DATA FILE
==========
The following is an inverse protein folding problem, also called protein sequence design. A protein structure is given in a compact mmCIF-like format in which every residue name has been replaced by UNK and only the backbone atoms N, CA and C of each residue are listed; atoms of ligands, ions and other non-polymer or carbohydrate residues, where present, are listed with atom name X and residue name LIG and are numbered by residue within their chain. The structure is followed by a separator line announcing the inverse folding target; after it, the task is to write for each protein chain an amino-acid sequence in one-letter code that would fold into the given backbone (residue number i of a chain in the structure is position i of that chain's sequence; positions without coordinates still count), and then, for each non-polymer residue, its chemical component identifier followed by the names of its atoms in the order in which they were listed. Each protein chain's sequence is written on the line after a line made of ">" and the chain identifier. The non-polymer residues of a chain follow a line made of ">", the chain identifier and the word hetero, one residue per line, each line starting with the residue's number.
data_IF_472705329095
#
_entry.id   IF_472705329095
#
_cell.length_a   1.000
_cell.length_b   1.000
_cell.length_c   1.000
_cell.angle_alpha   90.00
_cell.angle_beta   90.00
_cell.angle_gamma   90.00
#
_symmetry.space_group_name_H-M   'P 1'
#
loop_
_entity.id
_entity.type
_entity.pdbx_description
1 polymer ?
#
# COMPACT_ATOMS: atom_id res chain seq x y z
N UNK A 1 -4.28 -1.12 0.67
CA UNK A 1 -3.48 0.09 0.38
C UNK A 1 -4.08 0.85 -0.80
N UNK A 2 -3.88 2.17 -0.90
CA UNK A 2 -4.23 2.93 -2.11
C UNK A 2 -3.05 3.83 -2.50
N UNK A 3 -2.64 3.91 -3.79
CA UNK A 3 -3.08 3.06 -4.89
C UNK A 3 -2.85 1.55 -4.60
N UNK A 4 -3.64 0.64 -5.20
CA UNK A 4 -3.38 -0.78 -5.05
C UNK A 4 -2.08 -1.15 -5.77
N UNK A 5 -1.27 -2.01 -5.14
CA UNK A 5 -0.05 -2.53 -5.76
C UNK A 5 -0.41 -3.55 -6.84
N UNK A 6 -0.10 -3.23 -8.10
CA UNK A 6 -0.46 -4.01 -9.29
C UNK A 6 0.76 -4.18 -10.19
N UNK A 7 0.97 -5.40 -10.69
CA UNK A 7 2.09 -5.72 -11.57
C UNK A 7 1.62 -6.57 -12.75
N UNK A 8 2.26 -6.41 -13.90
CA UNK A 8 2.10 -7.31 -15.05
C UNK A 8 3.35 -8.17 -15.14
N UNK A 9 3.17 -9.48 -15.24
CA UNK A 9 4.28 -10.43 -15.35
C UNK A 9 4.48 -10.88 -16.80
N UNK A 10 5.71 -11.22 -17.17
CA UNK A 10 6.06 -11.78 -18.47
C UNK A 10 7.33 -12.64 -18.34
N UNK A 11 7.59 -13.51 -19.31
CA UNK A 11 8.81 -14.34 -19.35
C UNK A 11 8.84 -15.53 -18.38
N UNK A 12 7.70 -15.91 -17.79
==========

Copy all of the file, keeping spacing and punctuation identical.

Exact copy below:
The following is an inverse protein folding problem, also called protein sequence design. A protein structure is given in a compact mmCIF-like format in which every residue name has been replaced by UNK and only the backbone atoms N, CA and C of each residue are listed; atoms of ligands, ions and other non-polymer or carbohydrate residues, where present, are listed with atom name X and residue name LIG and are numbered by residue within their chain. The structure is followed by a separator line announcing the inverse folding target; after it, the task is to write for each protein chain an amino-acid sequence in one-letter code that would fold into the given backbone (residue number i of a chain in the structure is position i of that chain's sequence; positions without coordinates still count), and then, for each non-polymer residue, its chemical component identifier followed by the names of its atoms in the order in which they were listed. Each protein chain's sequence is written on the line after a line made of ">" and the chain identifier. The non-polymer residues of a chain follow a line made of ">", the chain identifier and the word hetero, one residue per line, each line starting with the residue's number.
data_IF_472705329095
#
_entry.id   IF_472705329095
#
_cell.length_a   1.000
_cell.length_b   1.000
_cell.length_c   1.000
_cell.angle_alpha   90.00
_cell.angle_beta   90.00
_cell.angle_gamma   90.00
#
_symmetry.space_group_name_H-M   'P 1'
#
loop_
_entity.id
_entity.type
_entity.pdbx_description
1 polymer ?
#
# COMPACT_ATOMS: atom_id res chain seq x y z
N UNK A 1 -4.28 -1.12 0.67
CA UNK A 1 -3.48 0.09 0.38
C UNK A 1 -4.08 0.85 -0.80
N UNK A 2 -3.88 2.17 -0.90
CA UNK A 2 -4.23 2.93 -2.11
C UNK A 2 -3.05 3.83 -2.50
N UNK A 3 -2.64 3.91 -3.79
CA UNK A 3 -3.08 3.06 -4.89
C UNK A 3 -2.85 1.55 -4.60
N UNK A 4 -3.64 0.64 -5.20
CA UNK A 4 -3.38 -0.78 -5.05
C UNK A 4 -2.08 -1.15 -5.77
N UNK A 5 -1.27 -2.01 -5.14
CA UNK A 5 -0.05 -2.53 -5.76
C UNK A 5 -0.41 -3.55 -6.84
N UNK A 6 -0.10 -3.23 -8.10
CA UNK A 6 -0.46 -4.01 -9.29
C UNK A 6 0.76 -4.18 -10.19
N UNK A 7 0.97 -5.40 -10.69
CA UNK A 7 2.09 -5.72 -11.57
C UNK A 7 1.62 -6.57 -12.75
N UNK A 8 2.26 -6.41 -13.90
CA UNK A 8 2.10 -7.31 -15.05
C UNK A 8 3.35 -8.17 -15.14
N UNK A 9 3.17 -9.48 -15.24
CA UNK A 9 4.28 -10.43 -15.35
C UNK A 9 4.48 -10.88 -16.80
N UNK A 10 5.71 -11.22 -17.17
CA UNK A 10 6.06 -11.78 -18.47
C UNK A 10 7.33 -12.64 -18.34
N UNK A 11 7.59 -13.51 -19.31
CA UNK A 11 8.81 -14.34 -19.35
C UNK A 11 8.84 -15.53 -18.38
N UNK A 12 7.70 -15.91 -17.79